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Sound Check

When the West Palm Beach trio Friction Farm performed for the first time, in the Downtowner Saloon in Fort Lauderdale in December 1996, nobody knew where they'd come from or what kind of sound the thrifty-looking outsiders would produce. But as the gig got underway, the laid-back members of the skeletal audience inched closer and closer to the stage.

They were drawn, it seemed, by the raw energy of the acoustic band, which is best described as a tall glass of 10,000 Maniacs with a splash of Janis Joplin and a twist of Edie Brickell thrown in.

"If I had to describe our sound, I would call it melodic pop-rock," says vocalist-bassist Christine Stay. (Guitarist-backup vocalist Aidan Quinn provides the melodies, drummer Kevin James the pop-rock.)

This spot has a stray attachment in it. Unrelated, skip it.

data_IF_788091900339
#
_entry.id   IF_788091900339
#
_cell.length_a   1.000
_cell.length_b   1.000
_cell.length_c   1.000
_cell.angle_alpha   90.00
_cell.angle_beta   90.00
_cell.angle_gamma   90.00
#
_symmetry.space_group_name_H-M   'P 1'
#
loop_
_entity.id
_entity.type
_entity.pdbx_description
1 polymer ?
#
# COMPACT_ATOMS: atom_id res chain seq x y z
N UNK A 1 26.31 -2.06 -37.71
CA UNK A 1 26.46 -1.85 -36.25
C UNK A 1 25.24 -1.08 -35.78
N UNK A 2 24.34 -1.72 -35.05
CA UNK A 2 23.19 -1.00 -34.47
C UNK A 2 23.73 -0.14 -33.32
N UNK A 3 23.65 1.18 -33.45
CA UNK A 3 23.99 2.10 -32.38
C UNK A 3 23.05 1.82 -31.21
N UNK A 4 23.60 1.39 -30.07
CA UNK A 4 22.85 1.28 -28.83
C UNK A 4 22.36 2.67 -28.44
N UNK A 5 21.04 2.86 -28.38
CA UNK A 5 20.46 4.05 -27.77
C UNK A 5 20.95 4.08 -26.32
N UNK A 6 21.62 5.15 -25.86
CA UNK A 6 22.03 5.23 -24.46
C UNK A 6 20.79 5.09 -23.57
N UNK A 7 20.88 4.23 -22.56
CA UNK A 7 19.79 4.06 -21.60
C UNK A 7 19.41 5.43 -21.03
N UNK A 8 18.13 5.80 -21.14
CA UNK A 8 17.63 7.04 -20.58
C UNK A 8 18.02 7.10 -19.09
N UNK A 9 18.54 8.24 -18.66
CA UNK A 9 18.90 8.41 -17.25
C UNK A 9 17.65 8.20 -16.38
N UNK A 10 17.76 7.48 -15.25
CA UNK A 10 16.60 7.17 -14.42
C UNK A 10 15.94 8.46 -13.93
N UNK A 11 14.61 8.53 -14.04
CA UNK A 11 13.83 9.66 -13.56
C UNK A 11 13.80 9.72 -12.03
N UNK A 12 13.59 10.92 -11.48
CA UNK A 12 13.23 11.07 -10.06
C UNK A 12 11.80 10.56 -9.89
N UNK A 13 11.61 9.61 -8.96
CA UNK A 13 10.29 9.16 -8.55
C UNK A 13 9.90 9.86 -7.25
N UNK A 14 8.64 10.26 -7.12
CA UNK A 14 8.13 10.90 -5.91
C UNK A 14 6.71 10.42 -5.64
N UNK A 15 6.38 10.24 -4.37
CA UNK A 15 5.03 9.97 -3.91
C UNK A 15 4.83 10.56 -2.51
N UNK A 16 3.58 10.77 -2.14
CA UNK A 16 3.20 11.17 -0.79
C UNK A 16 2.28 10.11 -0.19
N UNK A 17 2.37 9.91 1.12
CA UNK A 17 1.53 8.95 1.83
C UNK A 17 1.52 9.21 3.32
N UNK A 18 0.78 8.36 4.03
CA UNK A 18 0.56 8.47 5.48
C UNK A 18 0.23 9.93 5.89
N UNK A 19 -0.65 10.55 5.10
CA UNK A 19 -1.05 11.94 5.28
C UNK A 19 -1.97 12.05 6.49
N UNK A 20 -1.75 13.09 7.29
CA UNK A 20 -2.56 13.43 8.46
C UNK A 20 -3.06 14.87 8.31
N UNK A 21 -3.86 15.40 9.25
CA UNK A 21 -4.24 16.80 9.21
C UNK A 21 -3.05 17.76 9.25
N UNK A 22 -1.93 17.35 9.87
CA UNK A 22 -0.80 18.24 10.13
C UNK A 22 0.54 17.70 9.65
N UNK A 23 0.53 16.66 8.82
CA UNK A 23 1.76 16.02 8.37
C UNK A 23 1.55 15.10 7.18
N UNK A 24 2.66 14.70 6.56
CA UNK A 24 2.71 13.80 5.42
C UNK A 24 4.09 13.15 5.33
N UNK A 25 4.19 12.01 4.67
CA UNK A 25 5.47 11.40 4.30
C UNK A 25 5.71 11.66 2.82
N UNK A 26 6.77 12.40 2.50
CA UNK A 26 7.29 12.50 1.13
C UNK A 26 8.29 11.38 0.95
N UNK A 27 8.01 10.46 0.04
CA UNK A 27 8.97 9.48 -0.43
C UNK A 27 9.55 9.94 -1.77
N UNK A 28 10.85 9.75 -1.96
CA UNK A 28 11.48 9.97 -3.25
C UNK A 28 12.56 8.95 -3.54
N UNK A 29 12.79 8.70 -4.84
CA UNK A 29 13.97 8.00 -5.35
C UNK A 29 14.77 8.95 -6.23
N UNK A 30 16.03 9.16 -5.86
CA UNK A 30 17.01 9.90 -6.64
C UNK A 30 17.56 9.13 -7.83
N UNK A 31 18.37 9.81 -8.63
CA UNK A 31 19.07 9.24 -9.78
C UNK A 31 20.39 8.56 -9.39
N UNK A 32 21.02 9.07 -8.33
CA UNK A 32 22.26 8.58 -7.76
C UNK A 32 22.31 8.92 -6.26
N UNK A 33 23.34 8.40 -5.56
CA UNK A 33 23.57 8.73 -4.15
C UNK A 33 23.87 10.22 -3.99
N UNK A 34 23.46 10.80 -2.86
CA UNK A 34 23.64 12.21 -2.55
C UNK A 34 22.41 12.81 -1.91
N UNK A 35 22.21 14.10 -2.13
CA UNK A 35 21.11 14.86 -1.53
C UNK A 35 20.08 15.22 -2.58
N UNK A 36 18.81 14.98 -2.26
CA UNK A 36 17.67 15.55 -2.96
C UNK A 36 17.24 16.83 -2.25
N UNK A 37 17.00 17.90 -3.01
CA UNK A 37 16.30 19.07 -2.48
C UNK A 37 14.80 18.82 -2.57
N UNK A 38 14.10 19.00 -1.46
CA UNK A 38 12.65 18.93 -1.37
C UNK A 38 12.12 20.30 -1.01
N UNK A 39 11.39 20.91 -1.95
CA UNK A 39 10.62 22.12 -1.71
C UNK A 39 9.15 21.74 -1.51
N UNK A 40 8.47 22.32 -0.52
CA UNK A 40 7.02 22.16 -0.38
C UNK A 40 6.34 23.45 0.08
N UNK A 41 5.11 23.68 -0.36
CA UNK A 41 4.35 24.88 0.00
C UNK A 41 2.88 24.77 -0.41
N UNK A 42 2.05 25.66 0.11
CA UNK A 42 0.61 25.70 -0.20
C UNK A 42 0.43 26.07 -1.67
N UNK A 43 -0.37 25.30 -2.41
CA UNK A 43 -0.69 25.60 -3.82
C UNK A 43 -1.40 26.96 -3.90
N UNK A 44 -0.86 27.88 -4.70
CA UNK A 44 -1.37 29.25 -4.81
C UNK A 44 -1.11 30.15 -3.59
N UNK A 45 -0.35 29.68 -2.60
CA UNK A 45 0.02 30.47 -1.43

Aside from their infectiously hummable tunes, which they performed during last year's LoveFest in Hollywood and will play this Saturday night at Navigators Cyber [email protected] in Davie, the band's focal point is Stay's thoughtful lyrics, which are delivered with an endearingly offbeat soprano.

"Lately I've been more into lyrically oriented songwriters like Paul Simon and Elvis Costello, and they've influenced my songwriting," Stay confesses. "But we're a little more updated."

The songs on the trio's four-song cassette, 12 months wasted time, showcase Stay's powerful lyrics, which are culled from personal experiences. "Wasted" focuses on the difficulties of dealing with an alcoholic. "In the Light" was inspired by Stay's great aunt, who had a unique way of describing the homeless people she'd see mumbling to themselves on the streets of New York City.

"She used to say they're in a 'special light,'" Stay recalls.

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Brian Hyman

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